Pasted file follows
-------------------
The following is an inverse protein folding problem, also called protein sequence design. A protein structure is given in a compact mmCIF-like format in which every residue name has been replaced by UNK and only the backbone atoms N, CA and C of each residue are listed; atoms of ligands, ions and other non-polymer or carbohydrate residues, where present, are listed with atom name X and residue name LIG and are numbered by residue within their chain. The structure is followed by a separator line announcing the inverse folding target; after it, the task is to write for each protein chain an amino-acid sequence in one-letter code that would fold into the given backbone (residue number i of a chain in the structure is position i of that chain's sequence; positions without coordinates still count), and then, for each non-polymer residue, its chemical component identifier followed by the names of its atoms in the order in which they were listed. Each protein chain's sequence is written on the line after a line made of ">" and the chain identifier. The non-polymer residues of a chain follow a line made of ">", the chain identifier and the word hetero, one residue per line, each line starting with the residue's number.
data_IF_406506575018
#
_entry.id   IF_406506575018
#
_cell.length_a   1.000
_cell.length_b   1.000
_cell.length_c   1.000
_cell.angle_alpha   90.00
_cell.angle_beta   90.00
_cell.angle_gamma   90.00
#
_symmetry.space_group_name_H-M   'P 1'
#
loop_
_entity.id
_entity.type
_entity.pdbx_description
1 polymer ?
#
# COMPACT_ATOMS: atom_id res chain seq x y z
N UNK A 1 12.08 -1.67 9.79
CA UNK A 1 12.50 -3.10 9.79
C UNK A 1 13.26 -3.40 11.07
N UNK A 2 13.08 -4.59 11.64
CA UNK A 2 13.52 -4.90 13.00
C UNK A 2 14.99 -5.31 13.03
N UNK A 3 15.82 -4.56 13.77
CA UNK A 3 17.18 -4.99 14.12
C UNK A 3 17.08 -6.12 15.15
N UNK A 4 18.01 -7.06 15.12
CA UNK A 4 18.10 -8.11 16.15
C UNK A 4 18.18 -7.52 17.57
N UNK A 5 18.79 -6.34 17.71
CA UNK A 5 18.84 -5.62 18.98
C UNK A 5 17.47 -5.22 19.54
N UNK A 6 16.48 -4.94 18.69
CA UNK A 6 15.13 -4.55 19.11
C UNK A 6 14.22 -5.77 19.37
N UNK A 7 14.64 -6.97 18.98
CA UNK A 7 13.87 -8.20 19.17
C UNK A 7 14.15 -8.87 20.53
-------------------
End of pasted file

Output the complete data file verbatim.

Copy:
The following is an inverse protein folding problem, also called protein sequence design. A protein structure is given in a compact mmCIF-like format in which every residue name has been replaced by UNK and only the backbone atoms N, CA and C of each residue are listed; atoms of ligands, ions and other non-polymer or carbohydrate residues, where present, are listed with atom name X and residue name LIG and are numbered by residue within their chain. The structure is followed by a separator line announcing the inverse folding target; after it, the task is to write for each protein chain an amino-acid sequence in one-letter code that would fold into the given backbone (residue number i of a chain in the structure is position i of that chain's sequence; positions without coordinates still count), and then, for each non-polymer residue, its chemical component identifier followed by the names of its atoms in the order in which they were listed. Each protein chain's sequence is written on the line after a line made of ">" and the chain identifier. The non-polymer residues of a chain follow a line made of ">", the chain identifier and the word hetero, one residue per line, each line starting with the residue's number.
data_IF_406506575018
#
_entry.id   IF_406506575018
#
_cell.length_a   1.000
_cell.length_b   1.000
_cell.length_c   1.000
_cell.angle_alpha   90.00
_cell.angle_beta   90.00
_cell.angle_gamma   90.00
#
_symmetry.space_group_name_H-M   'P 1'
#
loop_
_entity.id
_entity.type
_entity.pdbx_description
1 polymer ?
#
# COMPACT_ATOMS: atom_id res chain seq x y z
N UNK A 1 12.08 -1.67 9.79
CA UNK A 1 12.50 -3.10 9.79
C UNK A 1 13.26 -3.40 11.07
N UNK A 2 13.08 -4.59 11.64
CA UNK A 2 13.52 -4.90 13.00
C UNK A 2 14.99 -5.31 13.03
N UNK A 3 15.82 -4.56 13.77
CA UNK A 3 17.18 -4.99 14.12
C UNK A 3 17.08 -6.12 15.15
N UNK A 4 18.01 -7.06 15.12
CA UNK A 4 18.10 -8.11 16.15
C UNK A 4 18.18 -7.52 17.57
N UNK A 5 18.79 -6.34 17.71
CA UNK A 5 18.84 -5.62 18.98
C UNK A 5 17.47 -5.22 19.54
N UNK A 6 16.48 -4.94 18.69
CA UNK A 6 15.13 -4.55 19.11
C UNK A 6 14.22 -5.77 19.37
N UNK A 7 14.64 -6.97 18.98
CA UNK A 7 13.87 -8.20 19.17
C UNK A 7 14.15 -8.87 20.53